Let $\mathbf{c}_i,\mathbf{s}_i$ be given entry-wise positive $n\times 1$ vectors for $i\in[1,\dots,d]$. Let $\tau, \alpha_1,\dots, \alpha_d$ be given positive constants. Consider the linear programming problem to find vectors $\mathbf{x}_1,\dots,\mathbf{x}_d$ for the joint optimization problem \begin{align} \max_{\mathbf{x}_i,\forall i\in[1,\dots,d]}~\sum_{i=1}^{d}\mathbf{c}_i^T\mathbf{x}_i \\ s.t.~~&\sum_{i=1}^{d}\left(\mathbf{s}_i-\tau\mathbf{c}_i\right)^{T}\mathbf{x}_i \leq 0,\\ &\mathbf{s}_i^T\mathbf{x}_i\leq \alpha_i~,~\forall i \in[1,\dots,d] \\ &\mathbf{1}^T\mathbf{x}_i\leq 1~,~\mathbf{x}_i\geq \mathbf{0} \end{align} where $\mathbf{1}$ is the all-ones vector.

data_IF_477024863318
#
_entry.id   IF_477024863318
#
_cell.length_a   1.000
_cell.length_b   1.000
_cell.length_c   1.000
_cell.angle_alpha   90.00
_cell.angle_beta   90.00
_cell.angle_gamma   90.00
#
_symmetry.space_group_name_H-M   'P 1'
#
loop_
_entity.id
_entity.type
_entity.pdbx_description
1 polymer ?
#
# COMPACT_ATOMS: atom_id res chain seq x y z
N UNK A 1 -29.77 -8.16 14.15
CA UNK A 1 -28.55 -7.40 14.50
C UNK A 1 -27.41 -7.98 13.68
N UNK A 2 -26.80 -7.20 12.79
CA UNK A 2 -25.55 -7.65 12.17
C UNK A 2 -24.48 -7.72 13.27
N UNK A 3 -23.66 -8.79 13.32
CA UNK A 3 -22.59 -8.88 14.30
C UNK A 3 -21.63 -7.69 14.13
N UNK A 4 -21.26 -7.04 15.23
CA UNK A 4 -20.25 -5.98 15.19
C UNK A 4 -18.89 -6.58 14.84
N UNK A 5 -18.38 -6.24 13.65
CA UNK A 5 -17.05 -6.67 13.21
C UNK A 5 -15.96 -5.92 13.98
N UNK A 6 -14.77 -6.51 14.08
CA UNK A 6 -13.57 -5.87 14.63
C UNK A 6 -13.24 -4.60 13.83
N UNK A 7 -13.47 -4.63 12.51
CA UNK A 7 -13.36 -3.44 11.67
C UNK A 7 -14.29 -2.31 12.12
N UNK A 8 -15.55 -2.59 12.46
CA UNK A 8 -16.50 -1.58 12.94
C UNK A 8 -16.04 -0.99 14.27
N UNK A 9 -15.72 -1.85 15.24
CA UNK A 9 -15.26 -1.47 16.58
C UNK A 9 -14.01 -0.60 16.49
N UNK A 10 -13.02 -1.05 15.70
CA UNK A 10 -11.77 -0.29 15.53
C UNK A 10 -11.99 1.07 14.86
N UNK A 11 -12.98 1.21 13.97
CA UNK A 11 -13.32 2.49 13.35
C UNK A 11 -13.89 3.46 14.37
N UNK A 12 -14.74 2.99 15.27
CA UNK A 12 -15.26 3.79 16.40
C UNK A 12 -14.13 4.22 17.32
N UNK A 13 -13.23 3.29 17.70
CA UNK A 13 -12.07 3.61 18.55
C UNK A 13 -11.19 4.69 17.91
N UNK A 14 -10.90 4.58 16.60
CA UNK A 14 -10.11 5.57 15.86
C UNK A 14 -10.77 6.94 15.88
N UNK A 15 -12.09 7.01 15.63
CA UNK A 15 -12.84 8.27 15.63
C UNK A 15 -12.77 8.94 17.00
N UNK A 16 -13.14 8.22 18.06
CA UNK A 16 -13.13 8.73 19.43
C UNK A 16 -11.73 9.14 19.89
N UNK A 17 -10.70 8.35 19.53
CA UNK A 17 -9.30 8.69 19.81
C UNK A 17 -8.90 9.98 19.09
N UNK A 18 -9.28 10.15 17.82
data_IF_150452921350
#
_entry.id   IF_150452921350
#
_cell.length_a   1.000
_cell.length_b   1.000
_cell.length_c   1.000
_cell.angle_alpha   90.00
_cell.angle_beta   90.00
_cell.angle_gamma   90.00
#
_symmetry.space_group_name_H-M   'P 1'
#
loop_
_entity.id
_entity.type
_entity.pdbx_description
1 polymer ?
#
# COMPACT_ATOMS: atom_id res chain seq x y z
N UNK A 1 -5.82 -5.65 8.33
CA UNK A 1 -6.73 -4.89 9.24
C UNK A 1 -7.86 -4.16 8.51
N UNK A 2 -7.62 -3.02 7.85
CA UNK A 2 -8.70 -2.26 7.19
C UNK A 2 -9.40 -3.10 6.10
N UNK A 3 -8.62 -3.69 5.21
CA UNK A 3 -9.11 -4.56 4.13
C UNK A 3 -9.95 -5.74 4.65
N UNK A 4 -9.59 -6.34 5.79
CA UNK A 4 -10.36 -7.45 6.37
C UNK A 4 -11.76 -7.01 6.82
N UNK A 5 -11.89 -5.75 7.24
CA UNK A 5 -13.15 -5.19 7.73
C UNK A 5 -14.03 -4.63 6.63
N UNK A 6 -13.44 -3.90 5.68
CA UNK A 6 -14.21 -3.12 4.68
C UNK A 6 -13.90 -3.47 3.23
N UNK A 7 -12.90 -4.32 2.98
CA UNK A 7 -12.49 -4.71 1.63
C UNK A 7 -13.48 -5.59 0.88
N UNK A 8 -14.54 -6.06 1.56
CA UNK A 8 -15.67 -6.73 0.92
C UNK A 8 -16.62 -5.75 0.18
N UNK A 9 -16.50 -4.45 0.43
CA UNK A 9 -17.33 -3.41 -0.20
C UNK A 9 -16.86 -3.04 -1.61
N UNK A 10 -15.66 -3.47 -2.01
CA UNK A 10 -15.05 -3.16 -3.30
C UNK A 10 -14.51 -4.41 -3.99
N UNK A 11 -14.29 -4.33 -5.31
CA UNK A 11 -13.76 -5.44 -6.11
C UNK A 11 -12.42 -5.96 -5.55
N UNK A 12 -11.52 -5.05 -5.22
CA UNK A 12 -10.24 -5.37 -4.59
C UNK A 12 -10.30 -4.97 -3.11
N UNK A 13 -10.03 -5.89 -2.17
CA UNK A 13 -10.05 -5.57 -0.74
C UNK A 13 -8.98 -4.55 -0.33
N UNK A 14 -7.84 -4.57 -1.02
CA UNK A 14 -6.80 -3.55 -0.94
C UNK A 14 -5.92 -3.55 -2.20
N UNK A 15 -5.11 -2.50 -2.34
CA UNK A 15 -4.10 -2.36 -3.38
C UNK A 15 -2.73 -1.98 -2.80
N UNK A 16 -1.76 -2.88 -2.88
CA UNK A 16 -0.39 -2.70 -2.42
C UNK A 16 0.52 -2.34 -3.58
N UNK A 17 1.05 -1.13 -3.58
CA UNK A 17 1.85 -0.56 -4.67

Due to the hardware/resource limitations we have, we need to resort to (assume this limitation is non-negotiable) solving a set of $d$ linear optimization problems which is somewhat a decoupled form of the original. Essentially, we solve for each $\mathbf{x}_i$ using the optimization problem \begin{align} \max_{\mathbf{x}_i}~\mathbf{c}_i^T\mathbf{x}_i \\ s.t.~~&\left(\mathbf{s}_i-\tau\mathbf{c}_i\right)^{T}\mathbf{x}_i \leq 0,\\ &\mathbf{s}_i^T\mathbf{x}_i\leq \alpha_i \\ &\mathbf{1}^T\mathbf{x}_i\leq 1~,~\mathbf{x}_i\geq \mathbf{0} \end{align} Our engineering solution now is to use the sub-optimal solutions $\mathbf{x}_1,\dots,\mathbf{x}_d$ from the decoupled sub problems as the solution to the original one. Note that any set of such solutions from the decoupled subproblems is a feasible solution to the original. How much of a blunder are we making? Is there any study on such problems. Simulating on sample data from our system doesn't show much degradation. But, we would like to understand the technical aspect of it.